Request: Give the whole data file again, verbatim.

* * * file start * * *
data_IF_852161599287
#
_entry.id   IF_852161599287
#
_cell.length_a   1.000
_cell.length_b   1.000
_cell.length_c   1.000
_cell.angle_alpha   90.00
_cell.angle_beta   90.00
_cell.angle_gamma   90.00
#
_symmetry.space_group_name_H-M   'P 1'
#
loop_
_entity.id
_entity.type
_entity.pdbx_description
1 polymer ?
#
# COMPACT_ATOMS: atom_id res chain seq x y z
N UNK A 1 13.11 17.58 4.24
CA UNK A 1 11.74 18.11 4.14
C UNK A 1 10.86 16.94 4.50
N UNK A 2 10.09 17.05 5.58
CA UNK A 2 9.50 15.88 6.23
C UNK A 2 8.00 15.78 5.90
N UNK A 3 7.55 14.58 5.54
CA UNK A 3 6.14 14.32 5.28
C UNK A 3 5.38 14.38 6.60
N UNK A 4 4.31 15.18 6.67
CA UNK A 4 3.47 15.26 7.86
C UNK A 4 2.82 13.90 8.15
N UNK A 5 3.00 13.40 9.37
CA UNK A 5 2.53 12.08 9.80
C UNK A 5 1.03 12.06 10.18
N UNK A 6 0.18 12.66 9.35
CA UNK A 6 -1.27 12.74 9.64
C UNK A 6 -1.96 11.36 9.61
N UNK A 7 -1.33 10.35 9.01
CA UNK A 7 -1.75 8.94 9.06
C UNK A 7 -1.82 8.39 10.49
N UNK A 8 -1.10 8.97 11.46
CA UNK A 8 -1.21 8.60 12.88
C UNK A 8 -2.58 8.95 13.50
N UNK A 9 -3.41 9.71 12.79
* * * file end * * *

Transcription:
data_IF_852161599287
#
_entry.id   IF_852161599287
#
_cell.length_a   1.000
_cell.length_b   1.000
_cell.length_c   1.000
_cell.angle_alpha   90.00
_cell.angle_beta   90.00
_cell.angle_gamma   90.00
#
_symmetry.space_group_name_H-M   'P 1'
#
loop_
_entity.id
_entity.type
_entity.pdbx_description
1 polymer ?
#
# COMPACT_ATOMS: atom_id res chain seq x y z
N UNK A 1 13.11 17.58 4.24
CA UNK A 1 11.74 18.11 4.14
C UNK A 1 10.86 16.94 4.50
N UNK A 2 10.09 17.05 5.58
CA UNK A 2 9.50 15.88 6.23
C UNK A 2 8.00 15.78 5.90
N UNK A 3 7.55 14.58 5.54
CA UNK A 3 6.14 14.32 5.28
C UNK A 3 5.38 14.38 6.60
N UNK A 4 4.31 15.18 6.67
CA UNK A 4 3.47 15.26 7.86
C UNK A 4 2.82 13.90 8.15
N UNK A 5 3.00 13.40 9.37
CA UNK A 5 2.53 12.08 9.80
C UNK A 5 1.03 12.06 10.18
N UNK A 6 0.18 12.66 9.35
CA UNK A 6 -1.27 12.74 9.64
C UNK A 6 -1.96 11.36 9.61
N UNK A 7 -1.33 10.35 9.01
CA UNK A 7 -1.75 8.94 9.06
C UNK A 7 -1.82 8.39 10.49
N UNK A 8 -1.10 8.97 11.46
CA UNK A 8 -1.21 8.60 12.88
C UNK A 8 -2.58 8.95 13.50
N UNK A 9 -3.41 9.71 12.79